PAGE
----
Along with its assault-rifle sibling, the VSS Vintorez was added on the 14th day of 2018's Meatmas event. As mentioned, it is in a different category than the rest of this subpage's weapons; like the Val, it is classified as a carbine, as (unlike the other self-loading sniper rifles in H3) it fires an intermediate cartridge. Update #94 gave the VSS superior accuracy to the AS Val, giving it a more functional distinction over the latter.

VSS Vintorez with PSO-1 scope - 9x39mm
Look familiar?
Loading a 10-round magazine into the VSS. The Val's 20-rounders work just fine as well, but aren't exactly ideal for using the rifle while laying prone.
Admiring the rifle. Something about wooden thumbhole stocks just looks... right.
Which is fortunate, because a lot of the other things about the rifle - namely, it being a sniper rifle shorter than your average 3-year-old with a muzzle velocity under the speed of sound that can fire in full-auto - seem about as far from "right" as you can get without a passport.
Unlike the reference image, unfortunately, the VSS in the box doesn't come with a PSO-1 scope - or any scope for that matter. Iron sights'll have to do.
Firing off a few shots at the crystal snowflake. A spent casing can just barely be seen on its way out of the ejection port.
Discovering that the fact that something has to work doesn't necessarily meant it will, the scorned sniper gives his VSS one last look before putting it back away, and trying to figure out how to tell HQ that he failed his mission without shooting himself twice in the back of the head.
Having definitely survived perfectly fine with no issues at all, definitely the same guy in definitely the same place adjusts the sights on his post-update VSS; these are pretty much the same as the Val's, with the same 25-50-100-150-200-250-300-350-400-450-500-meter settings, so we've added an optic to make things more interesting. This also means that the sight's setting isn't visible past certain distances (since it clips into/is blocked by the optic body), though the fact that said optic also obscures the front sight at any range setting renders this point a bit moot.

Walther WA 2000

The sixteenth day's gift during the Meatmas 2018 event was a second-pattern Walther WA 2000; like the Dragunov SVD, it is classified in-game as a battle rifle.

Walther WA 2000 (second variant) - .300 Winchester Magnum
The WA 2000's gift box. Note the claim that the rifle is chambered in 7.62x51mm...
...which is strange, since the in-game rifle actually fires .300 Win Mag (the only weapon in the game to use the cartridge).
Well, at least we're certain about the bore diameter.
When you're handed a rifle of which only 176 were made in total, you ought to at least stop for a moment and admire it.
All 5 figures of it.
The Snowflake Sniper stalks silently through the snow, looking for a well-hidden position with a perfect view of the target. A View to a Kill, if you will...
He then unfolds his rifle's integrated bipod...
...and affixes a variable-magnification scope.
Next, moving his hand to the rifle's grip, he places his thumb on the safety switch, and slowly, carefully pushes it forward, from the white "S", to...
Skipping any further dramatic frivolities, the Snowflake Sniper (whose name you really probably shouldn't abbreviate) puts his target in the crosshairs...
...fires, sending a spent-but-unstruck case out of the ejection port as the sharp bark of the .300 echoes through the trees...
...and, FINALLY, watches the round hit home. "Target eliminated," he says, "and to all a good night."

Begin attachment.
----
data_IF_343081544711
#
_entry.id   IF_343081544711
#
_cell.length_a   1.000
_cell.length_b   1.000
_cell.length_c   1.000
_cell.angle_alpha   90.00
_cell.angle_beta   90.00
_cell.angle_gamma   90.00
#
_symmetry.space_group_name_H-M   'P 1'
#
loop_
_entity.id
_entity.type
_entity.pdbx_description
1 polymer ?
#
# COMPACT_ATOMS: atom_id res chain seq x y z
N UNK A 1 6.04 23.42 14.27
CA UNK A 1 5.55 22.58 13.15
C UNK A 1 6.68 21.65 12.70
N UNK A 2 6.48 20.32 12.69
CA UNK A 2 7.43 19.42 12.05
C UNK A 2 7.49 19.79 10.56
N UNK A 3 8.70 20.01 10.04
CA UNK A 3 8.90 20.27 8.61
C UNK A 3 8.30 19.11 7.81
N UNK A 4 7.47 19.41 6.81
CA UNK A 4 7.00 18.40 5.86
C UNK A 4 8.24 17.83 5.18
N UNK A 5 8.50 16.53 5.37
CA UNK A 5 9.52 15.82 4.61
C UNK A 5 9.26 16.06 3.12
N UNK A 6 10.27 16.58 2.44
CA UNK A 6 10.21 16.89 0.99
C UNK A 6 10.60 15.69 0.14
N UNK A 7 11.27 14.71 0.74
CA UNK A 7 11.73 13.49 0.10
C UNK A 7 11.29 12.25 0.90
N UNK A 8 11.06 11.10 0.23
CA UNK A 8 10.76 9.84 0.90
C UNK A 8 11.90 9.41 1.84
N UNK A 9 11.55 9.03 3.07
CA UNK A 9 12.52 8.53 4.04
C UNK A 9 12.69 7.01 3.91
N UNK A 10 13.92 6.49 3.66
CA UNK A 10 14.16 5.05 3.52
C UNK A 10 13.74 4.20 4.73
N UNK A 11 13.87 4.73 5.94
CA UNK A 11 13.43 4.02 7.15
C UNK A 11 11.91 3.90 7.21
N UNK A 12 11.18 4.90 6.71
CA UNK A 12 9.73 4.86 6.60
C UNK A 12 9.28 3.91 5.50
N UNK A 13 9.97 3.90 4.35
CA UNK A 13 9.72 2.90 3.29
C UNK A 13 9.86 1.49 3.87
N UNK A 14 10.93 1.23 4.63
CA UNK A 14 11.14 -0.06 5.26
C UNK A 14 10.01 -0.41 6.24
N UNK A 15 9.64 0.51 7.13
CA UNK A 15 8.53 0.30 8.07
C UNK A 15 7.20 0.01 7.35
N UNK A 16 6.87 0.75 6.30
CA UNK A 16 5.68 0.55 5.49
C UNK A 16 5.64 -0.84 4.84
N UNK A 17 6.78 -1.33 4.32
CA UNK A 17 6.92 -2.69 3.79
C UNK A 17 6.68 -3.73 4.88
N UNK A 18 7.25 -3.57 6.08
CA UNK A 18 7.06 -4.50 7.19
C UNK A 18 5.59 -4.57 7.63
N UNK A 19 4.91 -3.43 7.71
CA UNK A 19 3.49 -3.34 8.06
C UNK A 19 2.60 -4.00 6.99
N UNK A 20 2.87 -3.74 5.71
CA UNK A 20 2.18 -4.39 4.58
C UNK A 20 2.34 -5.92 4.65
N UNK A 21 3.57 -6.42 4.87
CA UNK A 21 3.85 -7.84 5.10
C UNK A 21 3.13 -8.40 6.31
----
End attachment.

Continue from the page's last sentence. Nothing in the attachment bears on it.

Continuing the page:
Zastava M76

The Zastava M76 was added on Day 20 of the Meatmas 2022 Advent Calendar event, under the short name "M76"; it comes with a proprietary attachable scope, the M76's standard-issue ZRAK ON-M76 4-power optic, simply called the "M76 Scope" in-game.

Zastava M76 - 7.92x57mm Mauser
The M76 in its day-appropriate gift box. Not a whole lot to say; it pretty much speaks for itself.
The rifle itself is also pretty self-explanatory - it's basically just a stretched-out AK.
Well, a stretched-out AK with a dovetail rail, but we'll get to that later.
The ammunition is of some note, however; while most Warsaw Pact nations used 7.62x54mmR as their full-powered rifle round of choice, Yugoslavia still had a considerable amount of 7.92x57mm Mauser left over from their use of sniper-configured M48 Mauser rifles (among other things), and were in no hurry to switch over to the Soviet standard - although, ironically enough, the M76's successor, the M91, actually did chamber 7.62x54mmR, a fact made all the more ironic by its year of introduction - 1991, the same year the USSR fell.
As with any typical AK design, the safety blocks the charging handle slot, helping to keep dirt out.
It also keeps the charging handle out, hence why it has to be disengaged before a round can be chambered.
Looking down the irons - these are pretty standard AK fare, though the longer barrel gives a correspondingly longer sight radius.
Firing the rifle, however, is not the usual AK experience - the 7.92x57mm chambering gives it a fair bit more punch at either end, with a report to match.
Should you wish to do some sniping with your sniper rifle, then the proprietary scope is a logical choice - the aforementioned dovetail rail is unique, making other Com-bloc optics incompatible. As for the scope itself, it's pretty reminiscent of the PSO-1 in terms of reticle and magnification, though the illumination is non-toggleable...
...as, rather than batteries, the ON-M76 uses something a bit more... interesting as a power source.
Having exhausted a full mag's worth of probably-corrosive surplus ammo merits a quick tactical reload. Note the locked-back bolt; this is partially correct, as while the M76 does indeed lock open on an empty magazine, it accomplishes this by simply hitting the back of said magazine's follower, so removing the magazine drops the bolt automatically. As no such system existed in the game on December 20th, 2022, this feature was omitted.